Modem solutions can be costly because it is necessary to supply each cooking device with a modem. Furthermore, because the data is sent from a remote site, the chef may lose some control over exactly which updates are made and exactly when these updates are made.
If ROM modules are used, the system can become complex to operate because it is necessary to supply a different module for each cooking device, and it is necessary for the chef to insert different modules into each cooking device each time it is required to change or update menus. As a result of this complexity errors can arise.
The invention seeks to overcome at least some of the disadvantages of the prior art.
According to the invention there is provided a programmable cooking system, and a method of operating such a system, as set out in the accompanying claims.
It will be appreciated that because a single data key can be used with a number of different programmable cooking devices, the complexity involved in operating the system is reduced. The system is thus easier for the chef to use, and the likelihood of mistakes being made during the operation of the system is reduced.
Embodiments of the invention will now be described, by way of example only, with reference to the accompanying drawings, in which:
FIG. 1 shows a data key and key aperture for use with the embodiments described;
FIG. 2 shows a microwave combination oven provided with such a key aperture;
FIG. 3 is a schematic diagram showing the arrangement of components of the microwave combination oven;
FIG. 4 shows the arrangement of blocks of memory on the data key;
FIG. 5 shows the sequence of operations carried out in a first embodiment;
FIG. 6 shows the sequence of operations carried out in a second embodiment; and
FIG. 7 shows the steps carried out in a method of operating a programmable cooking system in accordance with an embodiment of the invention.
FIG. 1 shows a data key 1 (for example Serial Memory Token LCK 16000 manufactured by Datakey, Inc. of 407 West Travellers Trail, Burnsville, Minn. 55337, USA) and a data key reader 2. The reader 2 is provided with a key aperture 2 a adapted to receive the key 1 in order to allow data to be passed to and from the key 1. The key 1 is provided with E2PROM (electrically erasable programmable ROM) for storing data, and with a number of electrical contacts 1 a for communicating with the reader 2.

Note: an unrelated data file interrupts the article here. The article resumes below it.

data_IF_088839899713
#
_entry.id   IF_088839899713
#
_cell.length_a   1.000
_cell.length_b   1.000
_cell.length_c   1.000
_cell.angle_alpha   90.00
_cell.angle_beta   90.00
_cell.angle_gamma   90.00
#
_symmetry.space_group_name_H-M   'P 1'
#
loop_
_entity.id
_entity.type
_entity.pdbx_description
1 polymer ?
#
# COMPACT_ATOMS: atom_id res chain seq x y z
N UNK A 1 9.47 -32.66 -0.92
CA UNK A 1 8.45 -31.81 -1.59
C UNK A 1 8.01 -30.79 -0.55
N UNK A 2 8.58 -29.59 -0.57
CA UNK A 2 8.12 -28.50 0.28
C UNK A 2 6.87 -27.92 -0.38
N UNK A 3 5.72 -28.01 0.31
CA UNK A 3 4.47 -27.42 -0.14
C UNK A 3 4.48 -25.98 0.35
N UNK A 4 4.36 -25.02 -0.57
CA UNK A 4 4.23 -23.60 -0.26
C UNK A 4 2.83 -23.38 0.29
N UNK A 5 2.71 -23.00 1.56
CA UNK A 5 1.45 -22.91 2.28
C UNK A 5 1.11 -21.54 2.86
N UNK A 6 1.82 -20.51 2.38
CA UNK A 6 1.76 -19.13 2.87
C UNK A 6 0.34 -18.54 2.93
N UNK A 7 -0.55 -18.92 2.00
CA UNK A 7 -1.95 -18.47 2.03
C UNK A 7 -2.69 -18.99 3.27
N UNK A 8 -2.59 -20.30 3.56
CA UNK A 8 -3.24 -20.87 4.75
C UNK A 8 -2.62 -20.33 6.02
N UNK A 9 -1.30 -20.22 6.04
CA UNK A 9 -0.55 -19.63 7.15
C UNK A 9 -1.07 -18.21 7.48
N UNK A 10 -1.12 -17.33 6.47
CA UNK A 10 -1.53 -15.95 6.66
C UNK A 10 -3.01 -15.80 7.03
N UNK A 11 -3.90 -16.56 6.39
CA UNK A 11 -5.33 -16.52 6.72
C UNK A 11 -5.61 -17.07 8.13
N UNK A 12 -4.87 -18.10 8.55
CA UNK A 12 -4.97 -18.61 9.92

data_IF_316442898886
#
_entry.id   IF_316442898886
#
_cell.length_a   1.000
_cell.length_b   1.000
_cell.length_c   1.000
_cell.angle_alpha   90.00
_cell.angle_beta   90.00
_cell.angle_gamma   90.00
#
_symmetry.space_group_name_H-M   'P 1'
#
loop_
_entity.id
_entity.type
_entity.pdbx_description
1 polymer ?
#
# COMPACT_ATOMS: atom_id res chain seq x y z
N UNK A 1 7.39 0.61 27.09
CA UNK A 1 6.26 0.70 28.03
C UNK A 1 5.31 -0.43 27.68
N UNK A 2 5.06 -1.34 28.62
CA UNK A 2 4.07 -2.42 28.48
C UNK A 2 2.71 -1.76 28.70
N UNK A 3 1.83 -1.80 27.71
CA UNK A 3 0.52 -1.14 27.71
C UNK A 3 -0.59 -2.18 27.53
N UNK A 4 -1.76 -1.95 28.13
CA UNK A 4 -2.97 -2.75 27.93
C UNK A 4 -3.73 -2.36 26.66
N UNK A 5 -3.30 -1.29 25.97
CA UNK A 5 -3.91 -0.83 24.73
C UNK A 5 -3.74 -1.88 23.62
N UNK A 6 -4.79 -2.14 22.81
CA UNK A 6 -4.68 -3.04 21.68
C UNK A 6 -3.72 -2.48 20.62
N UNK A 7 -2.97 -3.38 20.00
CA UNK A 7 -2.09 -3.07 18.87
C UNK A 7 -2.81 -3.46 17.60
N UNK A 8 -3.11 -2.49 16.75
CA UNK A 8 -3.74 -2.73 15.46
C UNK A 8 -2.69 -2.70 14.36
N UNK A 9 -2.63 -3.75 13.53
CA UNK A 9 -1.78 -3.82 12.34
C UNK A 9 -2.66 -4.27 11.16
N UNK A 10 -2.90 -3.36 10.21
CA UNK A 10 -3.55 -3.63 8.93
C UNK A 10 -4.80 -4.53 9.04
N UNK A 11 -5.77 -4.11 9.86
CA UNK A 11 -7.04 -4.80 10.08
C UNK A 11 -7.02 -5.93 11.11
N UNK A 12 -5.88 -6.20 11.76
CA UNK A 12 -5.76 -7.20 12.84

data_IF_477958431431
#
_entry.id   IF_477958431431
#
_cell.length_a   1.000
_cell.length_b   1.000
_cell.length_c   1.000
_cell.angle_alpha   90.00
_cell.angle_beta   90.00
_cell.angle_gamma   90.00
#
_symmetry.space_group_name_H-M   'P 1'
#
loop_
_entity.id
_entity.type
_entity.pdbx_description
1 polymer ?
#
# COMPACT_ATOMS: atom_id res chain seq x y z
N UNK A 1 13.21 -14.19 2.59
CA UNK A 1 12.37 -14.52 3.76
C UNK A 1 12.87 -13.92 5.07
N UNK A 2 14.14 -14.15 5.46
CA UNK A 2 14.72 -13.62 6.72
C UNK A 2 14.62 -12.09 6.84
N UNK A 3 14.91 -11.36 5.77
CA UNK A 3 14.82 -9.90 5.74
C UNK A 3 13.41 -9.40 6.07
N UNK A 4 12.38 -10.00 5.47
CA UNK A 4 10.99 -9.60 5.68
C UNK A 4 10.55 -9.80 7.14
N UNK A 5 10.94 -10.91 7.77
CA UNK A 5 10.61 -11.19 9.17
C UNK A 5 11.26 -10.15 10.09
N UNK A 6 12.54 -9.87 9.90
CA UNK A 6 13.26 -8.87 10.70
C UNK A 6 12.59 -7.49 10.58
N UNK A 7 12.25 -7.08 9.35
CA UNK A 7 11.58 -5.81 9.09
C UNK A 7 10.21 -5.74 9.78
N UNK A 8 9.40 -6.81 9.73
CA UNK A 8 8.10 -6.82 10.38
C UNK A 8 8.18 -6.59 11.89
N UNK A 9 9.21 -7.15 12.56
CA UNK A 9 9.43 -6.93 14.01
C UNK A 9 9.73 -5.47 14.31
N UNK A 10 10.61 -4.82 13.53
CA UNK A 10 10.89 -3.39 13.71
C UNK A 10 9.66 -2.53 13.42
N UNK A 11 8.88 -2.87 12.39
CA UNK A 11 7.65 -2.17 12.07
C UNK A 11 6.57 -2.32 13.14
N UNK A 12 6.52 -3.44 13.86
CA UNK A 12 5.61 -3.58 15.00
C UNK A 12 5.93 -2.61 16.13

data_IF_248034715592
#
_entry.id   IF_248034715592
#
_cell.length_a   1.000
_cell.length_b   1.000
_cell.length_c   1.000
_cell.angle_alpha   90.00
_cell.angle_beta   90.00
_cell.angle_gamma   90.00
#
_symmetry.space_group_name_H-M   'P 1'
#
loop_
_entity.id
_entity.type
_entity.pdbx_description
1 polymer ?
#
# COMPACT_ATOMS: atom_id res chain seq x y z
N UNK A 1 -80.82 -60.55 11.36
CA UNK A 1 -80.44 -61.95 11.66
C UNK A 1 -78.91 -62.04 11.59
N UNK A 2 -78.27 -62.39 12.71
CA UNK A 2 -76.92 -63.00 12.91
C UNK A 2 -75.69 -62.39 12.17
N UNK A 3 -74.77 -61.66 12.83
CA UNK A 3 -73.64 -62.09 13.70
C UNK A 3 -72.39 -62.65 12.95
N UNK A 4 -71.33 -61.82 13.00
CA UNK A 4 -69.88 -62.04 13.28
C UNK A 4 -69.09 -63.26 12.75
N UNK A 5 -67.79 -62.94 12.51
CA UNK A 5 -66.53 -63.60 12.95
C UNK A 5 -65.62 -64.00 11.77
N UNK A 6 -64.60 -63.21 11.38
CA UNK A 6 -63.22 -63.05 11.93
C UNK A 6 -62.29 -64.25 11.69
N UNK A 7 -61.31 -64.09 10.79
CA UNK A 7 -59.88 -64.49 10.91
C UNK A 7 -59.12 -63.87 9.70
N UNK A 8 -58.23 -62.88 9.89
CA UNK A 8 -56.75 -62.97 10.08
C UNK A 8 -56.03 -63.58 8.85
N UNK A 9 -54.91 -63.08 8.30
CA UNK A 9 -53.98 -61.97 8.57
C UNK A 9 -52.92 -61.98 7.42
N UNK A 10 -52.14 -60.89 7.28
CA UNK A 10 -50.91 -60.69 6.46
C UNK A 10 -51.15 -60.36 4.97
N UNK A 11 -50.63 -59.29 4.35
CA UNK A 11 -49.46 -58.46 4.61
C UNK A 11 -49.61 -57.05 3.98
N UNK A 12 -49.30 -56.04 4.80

FIG. 2 shows the key reader 2 mounted in the front panel of a microwave combination oven 5 (for example model EV2451 made and sold by Merrychef Ltd). The oven 5 is provided with a manual control panel 4, door 6, and twenty pre-program keys 3 which allow twenty pre-programmed cooking sequences to be called up at the touch of a button.
FIG. 3 shows the electronic components of the oven 5, being the key reader 2, pre-program keys 3, manual control panel 4, together with a display 7, CPU (central processing unit) 8, switching unit 9, alarm/beeper 10, E2PROM 11, fan 12, heater 13, and magnetron 14. The E2PROM 11 exchanges data with the data key 1 via the CPU 8 in known manner.
The data key 1 is provided with program data corresponding to different cooking sequences at a data site, and is then sent to the cooking site for use with the oven 5, and with other programmable cooking devices (not shown), each of which is provided with a key reader 2. Although only the oven 5 is described here, the data key 1 operates with each other programmable cooking device in similar fashion.
FIG. 4 shows a typical arrangement of the memory of the data key 1. The memory is divided into 5 blocks, B1 to B5, each of which contains data corresponding to the cooking sequences of a different type of cooking device. Thus, in the example the blocks B1 to B5 correspond to a microwave combination oven, a microwave oven, a conventional convection oven, a steam combination oven, and a hob respectively.
In the example of FIG. 4, each block contains three programs, P1 to P3, each containing the data for a different cooking sequence comprising a number of stages S1, S2, S3 etc. Each stage contains data specifying the time, power and temperature (or other controllable features) for that stage of the cooking sequence.
The data key 1 can be inserted into any or all of the available cooking devices in order to update the program data for that cooking device. In the example of FIG. 4 the key 1 works with any cooking device of the type corresponding to a given block of the key memory. However, further embodiments are possible in which different blocks are provided for different cooking devices of the same type. For example, a given cooking site may have a number of microwave ovens of the same type which require different program data.
FIG. 5 shows the sequence of operations carried out by the oven 5.
In step 20 the oven 5 is turned on. In step 22 the oven 5 checks whether a key is present in the key reader 2. If a key is present, at step 24 the oven 5 locates the memory address for the relevant block B1 of memory on the data key 1 corresponding to cooking devices of the type of oven 5.
At step 26 the contents of block B1 are downloaded from the data key 1 to the E2PROM 11 of oven 5.
At step 28 diagnostic and operational data is uploaded from the oven 5 to the data key 1. This data is then available for analysis when the data key 1 is returned to the data site at which the data key 1 was initially programmed, or to a separate analysis site. The operational data can be any data relating to the oven 5 and/or the way in which the oven 5 has been used. For example, the operational data may include the number of times each cooking sequence has been performed by the oven 5, the total time for which the oven 5 has been used, the times at which the oven 5 has been used, and so on.